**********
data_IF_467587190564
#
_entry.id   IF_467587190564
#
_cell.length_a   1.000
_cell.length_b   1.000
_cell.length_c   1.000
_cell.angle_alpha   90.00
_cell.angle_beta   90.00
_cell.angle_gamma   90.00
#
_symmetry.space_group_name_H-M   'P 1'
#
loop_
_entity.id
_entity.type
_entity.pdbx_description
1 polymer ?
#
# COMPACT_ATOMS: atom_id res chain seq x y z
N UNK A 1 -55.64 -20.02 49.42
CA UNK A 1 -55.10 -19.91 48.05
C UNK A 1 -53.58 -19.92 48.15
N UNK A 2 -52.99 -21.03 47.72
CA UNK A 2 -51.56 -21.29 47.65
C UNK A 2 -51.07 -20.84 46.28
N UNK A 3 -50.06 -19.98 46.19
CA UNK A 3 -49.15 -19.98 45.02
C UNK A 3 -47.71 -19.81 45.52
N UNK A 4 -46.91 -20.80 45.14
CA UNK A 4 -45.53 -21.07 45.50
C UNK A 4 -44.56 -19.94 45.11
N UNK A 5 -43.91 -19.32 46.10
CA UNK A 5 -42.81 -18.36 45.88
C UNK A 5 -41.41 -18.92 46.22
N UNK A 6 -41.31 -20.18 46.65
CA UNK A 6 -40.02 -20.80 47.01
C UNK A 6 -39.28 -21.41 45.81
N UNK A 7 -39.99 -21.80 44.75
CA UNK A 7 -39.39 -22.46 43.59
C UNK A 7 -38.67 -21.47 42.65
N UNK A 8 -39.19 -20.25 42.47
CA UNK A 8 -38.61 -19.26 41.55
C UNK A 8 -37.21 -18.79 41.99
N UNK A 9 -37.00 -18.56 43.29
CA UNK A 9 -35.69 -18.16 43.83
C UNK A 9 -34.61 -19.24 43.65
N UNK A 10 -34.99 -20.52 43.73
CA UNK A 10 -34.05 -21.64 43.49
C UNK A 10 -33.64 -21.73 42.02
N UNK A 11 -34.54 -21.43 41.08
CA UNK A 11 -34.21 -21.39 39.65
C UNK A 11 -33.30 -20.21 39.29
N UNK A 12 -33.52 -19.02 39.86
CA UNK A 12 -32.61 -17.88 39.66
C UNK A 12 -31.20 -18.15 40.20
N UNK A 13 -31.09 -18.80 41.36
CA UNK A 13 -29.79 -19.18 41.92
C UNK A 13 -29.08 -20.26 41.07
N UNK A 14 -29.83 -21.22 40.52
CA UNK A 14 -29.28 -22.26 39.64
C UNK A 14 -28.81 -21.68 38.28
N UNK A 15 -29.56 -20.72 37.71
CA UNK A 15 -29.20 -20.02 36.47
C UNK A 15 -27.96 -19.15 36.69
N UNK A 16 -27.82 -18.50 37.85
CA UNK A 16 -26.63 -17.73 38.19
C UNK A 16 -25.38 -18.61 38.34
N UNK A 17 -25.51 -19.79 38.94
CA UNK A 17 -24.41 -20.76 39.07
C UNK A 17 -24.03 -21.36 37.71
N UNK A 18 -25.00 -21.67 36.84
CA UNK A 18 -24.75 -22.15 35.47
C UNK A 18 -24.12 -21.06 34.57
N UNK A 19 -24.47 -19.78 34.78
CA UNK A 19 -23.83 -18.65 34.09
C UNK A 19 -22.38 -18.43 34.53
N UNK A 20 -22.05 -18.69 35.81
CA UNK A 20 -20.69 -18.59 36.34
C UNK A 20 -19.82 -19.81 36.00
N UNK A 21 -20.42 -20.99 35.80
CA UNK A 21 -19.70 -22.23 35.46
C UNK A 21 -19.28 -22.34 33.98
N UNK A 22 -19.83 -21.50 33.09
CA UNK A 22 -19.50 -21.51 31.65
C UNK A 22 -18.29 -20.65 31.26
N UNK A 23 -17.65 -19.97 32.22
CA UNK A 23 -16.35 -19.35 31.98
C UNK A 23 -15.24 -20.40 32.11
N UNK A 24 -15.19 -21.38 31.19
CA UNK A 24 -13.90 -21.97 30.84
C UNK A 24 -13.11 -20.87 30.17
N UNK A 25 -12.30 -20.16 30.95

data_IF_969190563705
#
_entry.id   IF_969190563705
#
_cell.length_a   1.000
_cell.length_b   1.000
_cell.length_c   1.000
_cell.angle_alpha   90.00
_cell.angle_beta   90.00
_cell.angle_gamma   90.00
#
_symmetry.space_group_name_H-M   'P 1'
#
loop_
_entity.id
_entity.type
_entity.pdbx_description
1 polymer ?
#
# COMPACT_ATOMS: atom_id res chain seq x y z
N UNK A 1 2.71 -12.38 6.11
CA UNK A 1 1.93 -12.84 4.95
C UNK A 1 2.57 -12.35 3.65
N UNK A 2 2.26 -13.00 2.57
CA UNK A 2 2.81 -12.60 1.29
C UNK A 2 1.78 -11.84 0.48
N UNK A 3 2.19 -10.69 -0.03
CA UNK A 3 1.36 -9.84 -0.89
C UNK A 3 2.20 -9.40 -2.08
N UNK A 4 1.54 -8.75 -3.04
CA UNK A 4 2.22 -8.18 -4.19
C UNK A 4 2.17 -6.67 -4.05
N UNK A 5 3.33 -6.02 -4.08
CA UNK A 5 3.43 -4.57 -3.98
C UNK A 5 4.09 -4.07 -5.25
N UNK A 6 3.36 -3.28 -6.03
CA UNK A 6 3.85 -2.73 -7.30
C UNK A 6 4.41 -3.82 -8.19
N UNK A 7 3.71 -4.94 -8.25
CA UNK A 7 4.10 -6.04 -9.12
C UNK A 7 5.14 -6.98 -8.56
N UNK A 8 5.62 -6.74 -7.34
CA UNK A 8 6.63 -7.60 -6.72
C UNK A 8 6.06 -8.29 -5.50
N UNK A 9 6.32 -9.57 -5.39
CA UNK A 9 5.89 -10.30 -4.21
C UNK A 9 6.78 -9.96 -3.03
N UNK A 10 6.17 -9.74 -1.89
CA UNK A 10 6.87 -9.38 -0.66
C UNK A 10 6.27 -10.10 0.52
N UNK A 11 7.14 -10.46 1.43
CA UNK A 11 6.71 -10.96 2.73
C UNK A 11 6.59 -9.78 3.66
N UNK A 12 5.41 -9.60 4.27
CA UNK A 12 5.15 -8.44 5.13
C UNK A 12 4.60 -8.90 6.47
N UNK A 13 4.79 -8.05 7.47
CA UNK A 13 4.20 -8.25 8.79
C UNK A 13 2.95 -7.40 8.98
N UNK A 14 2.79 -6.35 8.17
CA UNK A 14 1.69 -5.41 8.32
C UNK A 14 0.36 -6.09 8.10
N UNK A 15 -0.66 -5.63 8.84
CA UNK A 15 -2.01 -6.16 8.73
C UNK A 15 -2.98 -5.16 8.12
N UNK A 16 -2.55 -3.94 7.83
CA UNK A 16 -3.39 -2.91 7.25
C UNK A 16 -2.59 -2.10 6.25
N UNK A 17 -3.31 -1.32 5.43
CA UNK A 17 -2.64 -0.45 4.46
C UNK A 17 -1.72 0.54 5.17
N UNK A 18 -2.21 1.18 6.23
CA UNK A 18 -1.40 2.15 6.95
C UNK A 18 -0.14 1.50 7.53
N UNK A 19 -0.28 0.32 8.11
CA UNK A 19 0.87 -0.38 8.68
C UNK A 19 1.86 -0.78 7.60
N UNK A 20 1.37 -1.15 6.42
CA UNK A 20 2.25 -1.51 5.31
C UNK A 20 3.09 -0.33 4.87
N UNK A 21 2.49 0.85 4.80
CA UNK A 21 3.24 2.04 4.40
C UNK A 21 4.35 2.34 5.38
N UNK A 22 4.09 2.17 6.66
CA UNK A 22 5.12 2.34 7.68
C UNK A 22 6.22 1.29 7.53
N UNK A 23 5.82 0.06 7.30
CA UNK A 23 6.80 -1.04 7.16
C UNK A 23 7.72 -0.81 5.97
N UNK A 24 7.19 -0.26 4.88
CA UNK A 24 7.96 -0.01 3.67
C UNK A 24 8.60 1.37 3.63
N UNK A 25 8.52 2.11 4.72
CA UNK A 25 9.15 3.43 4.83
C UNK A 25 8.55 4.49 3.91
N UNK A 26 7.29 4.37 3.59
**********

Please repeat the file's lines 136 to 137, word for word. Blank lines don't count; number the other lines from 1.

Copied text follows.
CA UNK A 8 6.63 -7.60 -6.72
C UNK A 8 6.06 -8.29 -5.50